The Corning Museum of Glass is deeply saddened by the passing of Jane Shadel Spillman, our former curator of American glass who retired in 2013 after a CMoG career that spanned nearly five decades. Jane joined the Museum’s 13-person staff in June 1965 as a research assistant and curator of education and became an internationally recognized expert on American glass, developing the impressive collection we have today.
During her tenure at the Museum, Jane was a prolific author, beginning with Glassmaking: America’s First Industry (1976), a 35-page catalog in conjunction with an exhibition of the same name in celebration of the nation’s bicentennial. It was the Museum’s first major exhibition after the 1972 flood. This was followed by numerous books and catalogs, countless speeches and lectures, and the acquisition of thousands of objects for the Museum’s American glass collection and The Rakow Research Library holdings. Not to mention, the friendships forged across the globe, with glass amateurs and professionals alike, cementing Jane’s reputation as an expert in her field.
“Jane was a force within the glass and museum communities and helped shape our Museum for nearly half a century,” said Karol Wight, president and executive director. “Her contributions—in nearly every area—were numerous, and her impact in the field continues to be felt today.”
Jane’s official Museum biography and a 2013 blog post celebrating her retirement, provide more information on Jane and her career at The Corning Museum of Glass.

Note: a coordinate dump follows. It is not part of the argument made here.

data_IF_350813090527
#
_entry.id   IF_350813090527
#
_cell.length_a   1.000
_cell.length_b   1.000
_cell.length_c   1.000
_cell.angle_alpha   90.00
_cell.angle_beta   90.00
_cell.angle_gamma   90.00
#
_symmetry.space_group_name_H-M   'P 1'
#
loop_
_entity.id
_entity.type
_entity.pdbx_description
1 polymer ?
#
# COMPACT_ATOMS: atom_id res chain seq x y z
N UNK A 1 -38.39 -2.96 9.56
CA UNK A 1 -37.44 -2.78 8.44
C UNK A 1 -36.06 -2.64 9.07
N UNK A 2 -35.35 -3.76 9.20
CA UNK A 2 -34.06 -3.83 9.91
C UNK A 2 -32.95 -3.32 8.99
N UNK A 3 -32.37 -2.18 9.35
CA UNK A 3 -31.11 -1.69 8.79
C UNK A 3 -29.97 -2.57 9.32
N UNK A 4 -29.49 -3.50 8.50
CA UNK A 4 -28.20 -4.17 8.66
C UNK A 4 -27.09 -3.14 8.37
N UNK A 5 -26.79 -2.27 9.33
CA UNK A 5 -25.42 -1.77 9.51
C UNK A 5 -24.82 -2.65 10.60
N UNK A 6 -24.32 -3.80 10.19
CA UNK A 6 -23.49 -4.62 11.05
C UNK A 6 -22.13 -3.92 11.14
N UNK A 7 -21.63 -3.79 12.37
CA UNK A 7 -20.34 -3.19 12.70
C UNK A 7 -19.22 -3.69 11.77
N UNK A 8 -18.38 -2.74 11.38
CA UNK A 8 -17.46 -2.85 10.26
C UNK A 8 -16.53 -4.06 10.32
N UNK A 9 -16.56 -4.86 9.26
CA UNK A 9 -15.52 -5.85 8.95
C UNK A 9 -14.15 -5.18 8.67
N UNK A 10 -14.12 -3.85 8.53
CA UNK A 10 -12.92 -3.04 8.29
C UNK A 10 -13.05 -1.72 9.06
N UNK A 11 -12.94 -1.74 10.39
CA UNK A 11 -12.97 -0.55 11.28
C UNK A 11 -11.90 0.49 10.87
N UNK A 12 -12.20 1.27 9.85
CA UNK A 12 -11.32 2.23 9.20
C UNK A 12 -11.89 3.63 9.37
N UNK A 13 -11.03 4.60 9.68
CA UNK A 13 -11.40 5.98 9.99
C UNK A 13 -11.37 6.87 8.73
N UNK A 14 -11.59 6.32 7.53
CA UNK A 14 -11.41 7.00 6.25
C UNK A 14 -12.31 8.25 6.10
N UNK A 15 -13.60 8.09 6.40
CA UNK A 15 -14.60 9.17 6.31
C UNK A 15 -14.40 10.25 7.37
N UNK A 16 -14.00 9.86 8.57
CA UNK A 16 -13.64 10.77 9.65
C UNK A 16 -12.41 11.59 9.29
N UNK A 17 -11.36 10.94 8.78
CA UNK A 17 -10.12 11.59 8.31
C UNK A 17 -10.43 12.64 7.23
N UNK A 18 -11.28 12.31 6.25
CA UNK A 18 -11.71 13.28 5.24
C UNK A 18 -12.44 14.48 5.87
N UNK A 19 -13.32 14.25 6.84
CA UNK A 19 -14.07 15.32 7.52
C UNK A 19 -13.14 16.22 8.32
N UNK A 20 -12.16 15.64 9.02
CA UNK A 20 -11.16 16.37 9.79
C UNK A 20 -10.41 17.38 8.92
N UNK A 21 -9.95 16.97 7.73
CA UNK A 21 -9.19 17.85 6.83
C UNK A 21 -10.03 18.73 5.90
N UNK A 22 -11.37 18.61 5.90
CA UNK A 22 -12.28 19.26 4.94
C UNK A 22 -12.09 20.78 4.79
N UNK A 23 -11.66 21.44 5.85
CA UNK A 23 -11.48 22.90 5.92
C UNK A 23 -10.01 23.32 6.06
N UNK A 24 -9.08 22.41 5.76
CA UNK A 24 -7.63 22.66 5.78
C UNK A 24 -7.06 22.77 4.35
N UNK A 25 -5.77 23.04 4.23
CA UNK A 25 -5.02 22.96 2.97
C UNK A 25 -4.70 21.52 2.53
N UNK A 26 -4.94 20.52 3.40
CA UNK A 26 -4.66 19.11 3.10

Jane Shadel Spillman impacted so many lives in the glass world, from all walks of life, and her loss will be deeply felt. Friends and colleagues that worked with Jane, heard her speak, learned from her, walked beside her, or just crossed paths once or twice, have shared their remembrances.
Dwight Lanmon, former director, The Corning Museum of Glass:
“I met Jane when I attended my first Corning Seminar on Glass in 1966. A graduate of the Cooperstown Program, she had been a member of the Museum staff for a year and was in charge of education, but she also assisted the staff in their research and display installations. Jane became assistant curator in charge of American glass when I joined the Museum in 1973. She blossomed in her new role, and her expertise and public recognition grew quickly. She was promoted to associate curator in 1975 and to full curator in 1977.
“In her 48 years at the Museum, Jane conveyed her enthusiasm for American glass in hundreds of articles and books and spoke at countless seminars (including 36 times at the annual Corning Seminar on Glass, a record). Throughout all this, she displayed a secure grasp of the details of American glassmaking history and shared them with delight, humor, and enthusiasm. Those who are interested in this field owe her a debt of immense gratitude. And I count myself among them. We who knew her and worked alongside her realize that we have been in the presence of someone who played a role immensely larger than her physical self. Her publications are a lasting tribute to her scholarship, and we will remember her fondly whenever we see one.”